Embracing the Silly Aspects of Fantasy Gaming

by Ameron (Derek Myers) on October 25, 2011

Sometimes we focus so much on the serious aspects of D&D that we forget the importance of the humorous and ludicrous. This is a fantasy game in which magic is commonplace. So with that kind of framework doesn’t it seem right that there should be some outrageously silly things that are just accepted as a part of the fantastic world?

That’s not to say that things shouldn’t make sense. There needs to be some explanation for the unbelievable and the unexpected within the established framework, but the players don’t always have to take it so seriously. By throwing in a few humorous things every once and a while the players come to realize that just because they think something seems bizarre and out of place doesn’t mean that their characters feel the same way.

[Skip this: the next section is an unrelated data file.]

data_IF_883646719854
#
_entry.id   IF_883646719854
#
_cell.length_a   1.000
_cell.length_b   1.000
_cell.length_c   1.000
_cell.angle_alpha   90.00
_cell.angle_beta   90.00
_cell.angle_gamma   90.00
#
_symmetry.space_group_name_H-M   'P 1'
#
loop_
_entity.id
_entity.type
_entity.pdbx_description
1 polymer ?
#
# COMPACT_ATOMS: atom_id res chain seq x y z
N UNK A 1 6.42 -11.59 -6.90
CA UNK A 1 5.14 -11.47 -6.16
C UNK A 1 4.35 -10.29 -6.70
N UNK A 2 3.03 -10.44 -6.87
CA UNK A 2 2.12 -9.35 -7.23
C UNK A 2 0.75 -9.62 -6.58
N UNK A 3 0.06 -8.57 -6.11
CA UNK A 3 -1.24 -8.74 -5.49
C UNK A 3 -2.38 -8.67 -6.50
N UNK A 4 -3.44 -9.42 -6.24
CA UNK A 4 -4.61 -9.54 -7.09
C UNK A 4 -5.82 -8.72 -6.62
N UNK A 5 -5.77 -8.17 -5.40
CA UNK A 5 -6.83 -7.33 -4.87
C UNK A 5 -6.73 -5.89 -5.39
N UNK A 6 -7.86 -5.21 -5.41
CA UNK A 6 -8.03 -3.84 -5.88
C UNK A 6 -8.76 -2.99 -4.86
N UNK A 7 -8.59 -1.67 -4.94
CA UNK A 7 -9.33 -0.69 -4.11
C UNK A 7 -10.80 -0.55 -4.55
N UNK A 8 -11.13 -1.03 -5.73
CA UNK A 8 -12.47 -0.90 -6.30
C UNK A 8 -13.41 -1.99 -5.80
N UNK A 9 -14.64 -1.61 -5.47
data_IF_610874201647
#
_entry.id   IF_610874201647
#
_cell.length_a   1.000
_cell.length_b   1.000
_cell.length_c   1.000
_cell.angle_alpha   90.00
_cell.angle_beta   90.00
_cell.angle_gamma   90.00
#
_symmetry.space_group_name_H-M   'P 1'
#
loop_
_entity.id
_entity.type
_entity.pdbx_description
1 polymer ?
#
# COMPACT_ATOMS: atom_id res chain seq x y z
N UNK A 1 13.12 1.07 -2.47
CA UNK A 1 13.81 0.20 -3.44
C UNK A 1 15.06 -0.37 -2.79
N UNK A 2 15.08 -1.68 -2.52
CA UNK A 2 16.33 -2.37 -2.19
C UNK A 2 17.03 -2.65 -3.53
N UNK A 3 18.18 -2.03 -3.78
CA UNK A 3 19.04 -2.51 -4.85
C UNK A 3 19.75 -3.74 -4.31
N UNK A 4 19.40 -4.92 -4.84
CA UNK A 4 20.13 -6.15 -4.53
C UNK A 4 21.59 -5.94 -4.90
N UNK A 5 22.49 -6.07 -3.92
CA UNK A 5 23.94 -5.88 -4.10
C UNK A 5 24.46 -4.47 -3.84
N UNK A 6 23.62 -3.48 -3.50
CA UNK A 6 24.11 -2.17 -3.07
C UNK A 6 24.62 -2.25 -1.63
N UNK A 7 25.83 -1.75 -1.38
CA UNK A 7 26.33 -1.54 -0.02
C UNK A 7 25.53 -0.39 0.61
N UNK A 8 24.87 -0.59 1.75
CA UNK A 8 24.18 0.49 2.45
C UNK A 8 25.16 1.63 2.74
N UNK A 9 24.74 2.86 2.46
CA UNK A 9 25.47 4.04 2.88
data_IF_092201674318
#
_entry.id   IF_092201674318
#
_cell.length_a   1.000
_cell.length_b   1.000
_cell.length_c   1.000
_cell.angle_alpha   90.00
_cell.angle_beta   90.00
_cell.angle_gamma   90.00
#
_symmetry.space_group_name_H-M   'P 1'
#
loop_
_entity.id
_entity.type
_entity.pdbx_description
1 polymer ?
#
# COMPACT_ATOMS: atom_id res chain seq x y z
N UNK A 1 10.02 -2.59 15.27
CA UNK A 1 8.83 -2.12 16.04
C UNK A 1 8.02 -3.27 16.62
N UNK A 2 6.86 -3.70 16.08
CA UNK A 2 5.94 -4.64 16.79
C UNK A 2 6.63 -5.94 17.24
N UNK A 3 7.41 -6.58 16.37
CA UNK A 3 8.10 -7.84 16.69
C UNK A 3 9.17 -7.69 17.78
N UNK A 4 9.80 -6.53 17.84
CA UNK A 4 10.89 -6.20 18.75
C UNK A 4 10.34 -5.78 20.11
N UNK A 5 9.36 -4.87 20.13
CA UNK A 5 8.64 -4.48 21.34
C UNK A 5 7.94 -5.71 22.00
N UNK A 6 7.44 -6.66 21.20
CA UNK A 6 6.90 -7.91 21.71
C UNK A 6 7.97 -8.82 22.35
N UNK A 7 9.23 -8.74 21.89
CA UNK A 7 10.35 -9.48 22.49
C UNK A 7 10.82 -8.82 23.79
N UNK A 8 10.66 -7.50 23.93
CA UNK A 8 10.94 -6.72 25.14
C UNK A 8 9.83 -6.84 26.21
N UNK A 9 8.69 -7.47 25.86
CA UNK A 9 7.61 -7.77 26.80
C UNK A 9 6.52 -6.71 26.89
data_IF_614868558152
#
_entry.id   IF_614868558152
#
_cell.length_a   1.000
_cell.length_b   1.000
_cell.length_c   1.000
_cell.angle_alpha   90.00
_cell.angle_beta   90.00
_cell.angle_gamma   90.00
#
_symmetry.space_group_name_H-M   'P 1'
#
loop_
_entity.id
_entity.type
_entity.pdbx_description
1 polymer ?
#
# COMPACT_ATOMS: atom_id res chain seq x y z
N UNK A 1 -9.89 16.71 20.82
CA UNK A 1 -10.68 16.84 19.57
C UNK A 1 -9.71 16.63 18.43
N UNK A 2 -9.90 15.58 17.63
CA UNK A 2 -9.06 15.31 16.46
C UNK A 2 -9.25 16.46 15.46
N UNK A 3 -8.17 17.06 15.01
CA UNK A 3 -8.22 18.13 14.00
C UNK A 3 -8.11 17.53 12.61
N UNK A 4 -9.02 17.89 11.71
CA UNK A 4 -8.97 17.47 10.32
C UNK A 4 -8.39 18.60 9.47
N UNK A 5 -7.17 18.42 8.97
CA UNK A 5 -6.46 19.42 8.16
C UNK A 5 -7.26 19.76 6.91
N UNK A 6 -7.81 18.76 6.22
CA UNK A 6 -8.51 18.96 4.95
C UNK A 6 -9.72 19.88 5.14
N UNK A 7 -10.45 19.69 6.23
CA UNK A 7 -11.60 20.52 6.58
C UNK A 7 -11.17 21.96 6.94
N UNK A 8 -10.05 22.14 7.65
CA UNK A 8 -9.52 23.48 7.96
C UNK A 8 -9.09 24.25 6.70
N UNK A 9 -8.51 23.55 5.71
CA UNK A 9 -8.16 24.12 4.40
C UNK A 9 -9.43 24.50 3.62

Case in point is the classic adventure Castle Greyhawk. Each of the 12 levels in this dungeon crawl featured a different humour-based theme. In many cases these were drawn from aspect of real-life popular culture. The adventure was incredibly ludicrous taking parody and satire to an extreme never before seen in D&D. Many people hated the very concept of such a ridicules exercise, but the idea of inserting more humour into adventure design was good then and is still now. I’ll admit that this kind of thing can go too far (which I think was the reason a lot of people disliked this adventure), but there is good reason to visit and revisit this idea more often than we do now.